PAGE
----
Promotor Natalia Diaz, left, meets with Vanessa Vega at the Latin American Youth Center in Columbia Heights. (Jeffrey MacMillan/For the Washington Post)

Best practice: Using data.

Nonprofit: Latin American Youth Center.

Type of work: Youth development. Served 4,000 youths last year.

Locations: Columbia Heights, Montgomery County and Prince George’s County.

Number of staff: 140.

Annual budget: $14 million.

When Tyra Little showed up at the doors of the Latin American Youth Center two years ago, the then-16-year old struggled with many issues. She was homeless and had dropped out of high school. The teenager’s situation was one of the more challenging cases for the organization. So it’s no wonder that two years later, staff at the center recently found themselves in tears when helping Little move into her new dormitory at Morgan State University, where she is pursuing a career in social work.

It’s the kind of success story that every charity covets, but can’t always afford to make happen.

In fact, it cost LAYC more than $1 million over seven years to hire the right brains to corral and crunch the mounds of data necessary to design a program that can help a troubled young person live a successful and self-sufficient life.

That can be a hefty expense even for a charity the size of LAYC that operates on a $14 million budget. But as more donors demand nonprofits prove their success with numbers, nonprofits such as LAYC are now seeing the value in investing in big data.

“Ten years ago, no one thought data was important, and donors gave based on anecdotes,” said Sacha Litman, managing director of Measuring Success, a data consulting firm for nonprofits. “Now donors want to see the impact of their giving.”

While some charities are just now embracing the data revolution, LAYC saw the tide changing early.

In 2005, the 45-year-old organization was overwhelmed with requests for data.

Agencies such as the Department of Health and Human Services, Department of Education and a dozen other groups were requesting statistics on the charity’s performance, including whether a student got a job and how much the job paid him or her. These funders and government agencies wanted to know which nonprofits were doing the best job so they could get a greater social return for their dollars.

“Everyone was talking about evidence-based return on investment and ‘prove to me that your intervention made a difference,’” said Lori Kaplan, chief executive and president of the LAYC. “I thought, ‘Wow, we’ve got to get on this train.’ But if we’re going to do it, it’s got to be meaningful and make us better.”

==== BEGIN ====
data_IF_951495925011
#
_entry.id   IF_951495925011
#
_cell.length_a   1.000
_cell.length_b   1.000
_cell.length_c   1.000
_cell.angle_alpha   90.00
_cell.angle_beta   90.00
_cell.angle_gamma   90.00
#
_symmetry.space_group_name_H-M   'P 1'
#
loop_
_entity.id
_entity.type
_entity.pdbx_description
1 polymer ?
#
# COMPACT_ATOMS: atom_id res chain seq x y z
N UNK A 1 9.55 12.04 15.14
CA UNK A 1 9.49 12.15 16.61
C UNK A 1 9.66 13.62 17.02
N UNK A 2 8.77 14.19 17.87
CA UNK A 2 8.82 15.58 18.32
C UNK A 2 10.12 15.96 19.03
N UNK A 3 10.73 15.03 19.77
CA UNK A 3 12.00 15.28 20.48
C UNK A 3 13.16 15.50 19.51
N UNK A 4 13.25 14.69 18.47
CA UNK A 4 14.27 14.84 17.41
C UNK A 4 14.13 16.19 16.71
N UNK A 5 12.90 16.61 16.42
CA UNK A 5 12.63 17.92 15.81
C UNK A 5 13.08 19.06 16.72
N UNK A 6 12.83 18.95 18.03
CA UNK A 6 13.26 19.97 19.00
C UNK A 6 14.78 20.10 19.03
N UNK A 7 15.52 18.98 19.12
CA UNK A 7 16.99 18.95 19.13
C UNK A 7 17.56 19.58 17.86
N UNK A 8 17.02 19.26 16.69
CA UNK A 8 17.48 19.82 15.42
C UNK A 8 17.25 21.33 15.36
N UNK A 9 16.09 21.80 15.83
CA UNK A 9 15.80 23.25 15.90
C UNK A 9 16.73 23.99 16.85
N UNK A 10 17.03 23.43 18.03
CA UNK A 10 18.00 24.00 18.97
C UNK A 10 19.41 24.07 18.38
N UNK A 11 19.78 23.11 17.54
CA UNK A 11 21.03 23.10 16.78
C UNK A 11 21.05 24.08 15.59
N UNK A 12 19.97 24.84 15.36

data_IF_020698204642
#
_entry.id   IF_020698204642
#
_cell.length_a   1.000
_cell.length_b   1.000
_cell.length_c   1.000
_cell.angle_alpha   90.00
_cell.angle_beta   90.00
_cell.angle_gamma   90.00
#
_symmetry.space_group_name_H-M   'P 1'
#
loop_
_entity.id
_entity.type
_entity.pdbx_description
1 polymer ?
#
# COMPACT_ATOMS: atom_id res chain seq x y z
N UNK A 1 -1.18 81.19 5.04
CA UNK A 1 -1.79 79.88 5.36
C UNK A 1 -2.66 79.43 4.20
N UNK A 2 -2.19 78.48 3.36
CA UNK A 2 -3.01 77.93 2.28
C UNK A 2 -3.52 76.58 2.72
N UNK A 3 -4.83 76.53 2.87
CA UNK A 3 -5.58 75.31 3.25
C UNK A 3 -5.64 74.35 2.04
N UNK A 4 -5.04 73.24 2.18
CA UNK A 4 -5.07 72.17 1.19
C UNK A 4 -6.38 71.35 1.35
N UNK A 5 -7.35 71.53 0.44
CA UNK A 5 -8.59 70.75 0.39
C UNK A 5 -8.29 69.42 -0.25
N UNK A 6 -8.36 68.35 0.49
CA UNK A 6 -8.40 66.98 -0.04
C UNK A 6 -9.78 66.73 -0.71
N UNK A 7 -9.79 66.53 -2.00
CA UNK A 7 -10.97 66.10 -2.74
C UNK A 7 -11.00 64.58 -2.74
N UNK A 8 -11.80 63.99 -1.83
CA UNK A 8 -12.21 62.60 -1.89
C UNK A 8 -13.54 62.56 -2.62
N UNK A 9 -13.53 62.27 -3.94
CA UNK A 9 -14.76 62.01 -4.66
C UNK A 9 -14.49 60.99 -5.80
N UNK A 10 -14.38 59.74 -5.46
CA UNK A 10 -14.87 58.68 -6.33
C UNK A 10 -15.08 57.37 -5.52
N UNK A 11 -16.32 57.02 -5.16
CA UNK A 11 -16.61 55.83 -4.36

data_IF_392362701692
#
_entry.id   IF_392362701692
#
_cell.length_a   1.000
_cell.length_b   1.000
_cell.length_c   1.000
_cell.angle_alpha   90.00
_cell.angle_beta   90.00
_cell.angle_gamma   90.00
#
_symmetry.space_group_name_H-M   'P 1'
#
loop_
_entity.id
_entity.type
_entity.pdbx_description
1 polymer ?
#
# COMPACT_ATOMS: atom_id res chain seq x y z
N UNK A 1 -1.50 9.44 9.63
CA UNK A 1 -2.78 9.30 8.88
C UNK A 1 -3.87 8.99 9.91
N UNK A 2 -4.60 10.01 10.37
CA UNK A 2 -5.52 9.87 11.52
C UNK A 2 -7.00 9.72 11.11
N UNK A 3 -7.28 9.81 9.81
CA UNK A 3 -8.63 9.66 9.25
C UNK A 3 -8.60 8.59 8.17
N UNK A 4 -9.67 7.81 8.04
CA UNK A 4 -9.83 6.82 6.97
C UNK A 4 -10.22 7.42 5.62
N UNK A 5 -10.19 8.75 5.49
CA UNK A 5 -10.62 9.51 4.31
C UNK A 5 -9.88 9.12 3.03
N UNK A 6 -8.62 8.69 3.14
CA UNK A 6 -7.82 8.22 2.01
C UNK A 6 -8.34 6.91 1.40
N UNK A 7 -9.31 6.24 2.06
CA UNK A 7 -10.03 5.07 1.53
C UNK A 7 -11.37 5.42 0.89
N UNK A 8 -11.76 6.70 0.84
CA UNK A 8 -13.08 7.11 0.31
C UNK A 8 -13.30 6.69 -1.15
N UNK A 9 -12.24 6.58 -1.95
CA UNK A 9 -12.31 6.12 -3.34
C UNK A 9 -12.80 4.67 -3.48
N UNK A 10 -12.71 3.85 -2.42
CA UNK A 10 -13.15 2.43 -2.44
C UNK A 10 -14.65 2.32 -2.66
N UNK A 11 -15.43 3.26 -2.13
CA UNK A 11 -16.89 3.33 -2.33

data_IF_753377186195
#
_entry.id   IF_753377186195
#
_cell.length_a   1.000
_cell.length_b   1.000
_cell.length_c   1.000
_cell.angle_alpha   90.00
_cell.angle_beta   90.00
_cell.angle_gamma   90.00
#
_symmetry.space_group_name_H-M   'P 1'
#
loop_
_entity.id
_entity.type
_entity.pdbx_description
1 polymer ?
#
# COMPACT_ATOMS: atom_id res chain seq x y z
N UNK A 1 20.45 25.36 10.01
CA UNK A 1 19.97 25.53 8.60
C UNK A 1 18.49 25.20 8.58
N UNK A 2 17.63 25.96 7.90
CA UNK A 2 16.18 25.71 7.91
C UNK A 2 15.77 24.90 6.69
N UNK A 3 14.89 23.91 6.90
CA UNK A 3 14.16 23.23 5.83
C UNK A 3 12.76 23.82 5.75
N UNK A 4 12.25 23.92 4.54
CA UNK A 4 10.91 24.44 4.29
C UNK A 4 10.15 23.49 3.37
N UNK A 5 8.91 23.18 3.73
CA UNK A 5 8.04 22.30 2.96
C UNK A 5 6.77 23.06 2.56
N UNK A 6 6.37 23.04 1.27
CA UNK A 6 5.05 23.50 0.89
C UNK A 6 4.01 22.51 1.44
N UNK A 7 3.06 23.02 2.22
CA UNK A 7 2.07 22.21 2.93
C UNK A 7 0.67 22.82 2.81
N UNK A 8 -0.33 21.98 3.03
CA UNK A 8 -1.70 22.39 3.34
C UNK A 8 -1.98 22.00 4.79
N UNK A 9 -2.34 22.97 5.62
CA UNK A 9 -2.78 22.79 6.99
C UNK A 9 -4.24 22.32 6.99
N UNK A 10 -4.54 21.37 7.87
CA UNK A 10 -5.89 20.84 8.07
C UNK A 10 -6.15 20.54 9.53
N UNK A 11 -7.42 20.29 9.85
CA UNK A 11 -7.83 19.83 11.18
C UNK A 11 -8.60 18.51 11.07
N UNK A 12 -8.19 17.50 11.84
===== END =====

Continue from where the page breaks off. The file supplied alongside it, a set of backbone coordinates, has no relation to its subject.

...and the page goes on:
Paper to digital

At that time, record-keeping was done on paper, and just getting a head count of students was a headache, let alone tracking their progress.

So after securing a grant, the organization hired a researcher to churn out data that would meet funder requirements, but also reveal areas where the group might help youth achieve better outcomes.

The researcher created a data evaluation team, implemented a data system, called Efforts to Outcomes, and defined which outcomes to track for each of its programs. The research team also trained 140 staff members at various locations to go from paper to digital.

“It was a bit of a shock to the staff and required a lot of training,” said Susana Martinez, a LAYC program director.

The staff was required to enter data related to students’ progress in areas such as academic skills, high school graduation, communication, legal involvement and parenting.

The evaluation team then analyzed the data every few months.

With the findings, they found they needed to open another office in Maryland to better serve their clientele where they lived. There were also pleasant surprises: The group discovered it had a good story to tell in terms of its pass rate for high school equivalency tests.

Perhaps the most important findings were identifying the myriad issues associated with their highest risk youth.

“We concluded that they didn’t get into this situation overnight, so we are not going to be able to address it overnight,” Kaplan said. “And we certainly were not going to do it in a three-month program just to get them through it and satisfy funders.”

Creating a program

This discovery sent senior staff on a quest to design a program that would serve their most challenged youth and give them a chance to become successful members of the community.

After a few years of research, in 2008 LAYC created its Promotor Pathway program, where high-risk youth between the ages of 16 to 24 are paired with one consistent “promotor,” which is a term used in the Latino community to mean an advocate or community health worker. That promotor is available to them 24/7.

There are currently 11 promotores serving 200 youth.

The staff continue to collect data in the areas of workforce development, education and healthy behavior to track the progress of their programs. So far the numbers show that students with promotores have better school attendance, housing situations, less substance abuse and less unhealthy sexual behavior.

“When we get reports, we’re able to see where they are struggling,” said Jaime Roberts, a promotor since last year. “It boosts our morale to see that this many have jobs or this many girls got on birth control.”

Roberts helped move her mentee, Tyra Little, into her new dorm. Little is now in her third week of classes.

“It was fun. It was emotional,” Roberts said.